Thursday, July 2, 2015

DC Crafts

There are many crafts being demonstrated at the Folklife festival in DC this week. These colorful yarn balls are dyed from natural products.

click on the picture to see details such as type of plant product used to dye the fibers.

 I liked the cochinilla that is also used in make up.
I think it's some kind of insect carapace. Check out that red!









They are using these fibers to weave cloth, rugs, knit hats, and do embroidery. I have pictures of each item to share but want to keep it down to a few each day.

Check out the rug on the left. The closely woven base plus the chenille raised effect.They use treadle looms but...
Mostly we saw men and women sitting flat on the ground holding a sort of loom and weaving the picture on their lap.

Seems uncomfortable to me!
Note they tie black yarn to the ends of their braids to make their hair look longer.

It took me a while to figure that out as it blended in so well.
They take a long time to pick apart the weft, in order to slide the new thread in. 
More tomorrow including carving, weaving, hats, embroidery and others.


So all in all we had a fun day, and this is what my husband purchased for me...

a lovely hand dyed rayon scarf and they put it in this bag

And you know how I LOVE a totebag! Especially a special one from a special day. The festival is called Pachamama which means Earth Mother.








either keep scrolling down for more post on Peru's crafts or go to this next one!

14 comments:

  1. I'm enjoying your posts on Peruvian crafts. My husband has done much work there and I love the things he brings back from there! Talk about unafraid of color!!! By the way, my husband says of all the places he has worked, the Peruvians are the most gentle. He loves going there...Happy Holidays! Mickie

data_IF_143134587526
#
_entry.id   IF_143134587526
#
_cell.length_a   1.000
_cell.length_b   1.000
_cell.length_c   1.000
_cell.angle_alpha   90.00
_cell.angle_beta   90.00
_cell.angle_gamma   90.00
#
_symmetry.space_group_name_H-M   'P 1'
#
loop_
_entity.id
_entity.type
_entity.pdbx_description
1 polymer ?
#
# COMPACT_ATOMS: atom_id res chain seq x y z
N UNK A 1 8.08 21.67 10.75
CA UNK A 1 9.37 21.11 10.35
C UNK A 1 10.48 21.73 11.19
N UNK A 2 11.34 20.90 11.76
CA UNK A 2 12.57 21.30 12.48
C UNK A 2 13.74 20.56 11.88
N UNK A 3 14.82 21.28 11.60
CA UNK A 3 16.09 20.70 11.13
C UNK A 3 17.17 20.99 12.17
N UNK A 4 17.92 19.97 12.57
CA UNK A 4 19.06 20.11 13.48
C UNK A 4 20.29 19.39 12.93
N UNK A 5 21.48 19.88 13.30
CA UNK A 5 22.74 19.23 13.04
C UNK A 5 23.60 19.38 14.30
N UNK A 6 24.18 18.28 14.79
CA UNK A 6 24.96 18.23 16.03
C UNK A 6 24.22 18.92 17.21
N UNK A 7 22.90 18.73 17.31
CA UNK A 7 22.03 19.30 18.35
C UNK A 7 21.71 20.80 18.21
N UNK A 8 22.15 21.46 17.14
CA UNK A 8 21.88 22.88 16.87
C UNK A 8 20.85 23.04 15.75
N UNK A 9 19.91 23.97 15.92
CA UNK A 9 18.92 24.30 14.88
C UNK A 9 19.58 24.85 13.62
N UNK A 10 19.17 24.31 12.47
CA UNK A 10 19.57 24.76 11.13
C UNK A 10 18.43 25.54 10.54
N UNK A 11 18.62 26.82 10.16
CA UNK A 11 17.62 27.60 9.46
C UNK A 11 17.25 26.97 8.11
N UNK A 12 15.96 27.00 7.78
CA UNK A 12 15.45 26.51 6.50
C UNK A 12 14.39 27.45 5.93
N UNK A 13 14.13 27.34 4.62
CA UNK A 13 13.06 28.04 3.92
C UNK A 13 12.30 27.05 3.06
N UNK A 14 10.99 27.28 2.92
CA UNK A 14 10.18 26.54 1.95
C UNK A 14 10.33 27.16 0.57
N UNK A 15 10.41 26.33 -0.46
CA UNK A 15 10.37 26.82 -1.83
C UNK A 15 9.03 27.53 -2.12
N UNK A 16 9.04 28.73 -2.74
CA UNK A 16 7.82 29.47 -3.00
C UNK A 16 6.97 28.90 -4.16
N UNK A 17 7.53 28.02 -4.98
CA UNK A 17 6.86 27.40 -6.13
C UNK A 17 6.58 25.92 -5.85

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  2. I'm also enjoying these posts! I wish I could have been there to pet each and every skein of yarn...
    Your scarf is beautiful - such a nice souvenir of a day of fun!

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  3. Great post! Love the beautiful and colorful scarf!

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  4. Cochineal and its close cousin carmine (also known as carminic acid) are derived from the crushed carcasses of a particular South and Central American insect and are used in all sorts of ways, not just as a fabric dye, i.e. it's what makes strawberry yogurt red, and was also used in Starbucks cake pops until customers convinced them to change to lycopene based dyes. The Central Americans were very crafty using ground beetles as fabric dye. Great photos and gorgeous scarf-what a pawsome score!

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  5. That looks so interesting and fun!! I was planning on going to the Urban Craft Uprising in Seattle last weekend but I didn't feel well enough. I think there's actually two a year so maybe I haven't completely missed out on it for 2015. Don't you just love that name?!
    Beth

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    1. Oops! I forgot to say how much I love your scarf! I know you know that I do because, really, how could I not? But how unforgivable of me not to celebrate such a joyous acquisition with you!
      Beth

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  6. Thanks for sharing the show with us.
    Your scarf is lovely and so delicate... so nice of your hubby to get for you.
    Hugs

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  7. What an interesting show. Thanks for sharing.

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  8. Thanks so much for sharing your trip to Peru!!!! The crafts are so beautiful.

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  9. Hi LeeAnna!
    It's great seeing the traditional folk art being kept alive and on tour!

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  10. Hi LeeAnna!
    It's great seeing the traditional folk art being kept alive and on tour!

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  11. For someone who is "not afraid of color", this show was right up your alley. Such scrumptious colors and textures! Love the scarf.

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  12. How fun! I love the new scarf!

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  13. Another great day out! These two Peru posts are so interesting and I love all the intense colours. I think my favourite is the decorated hat.

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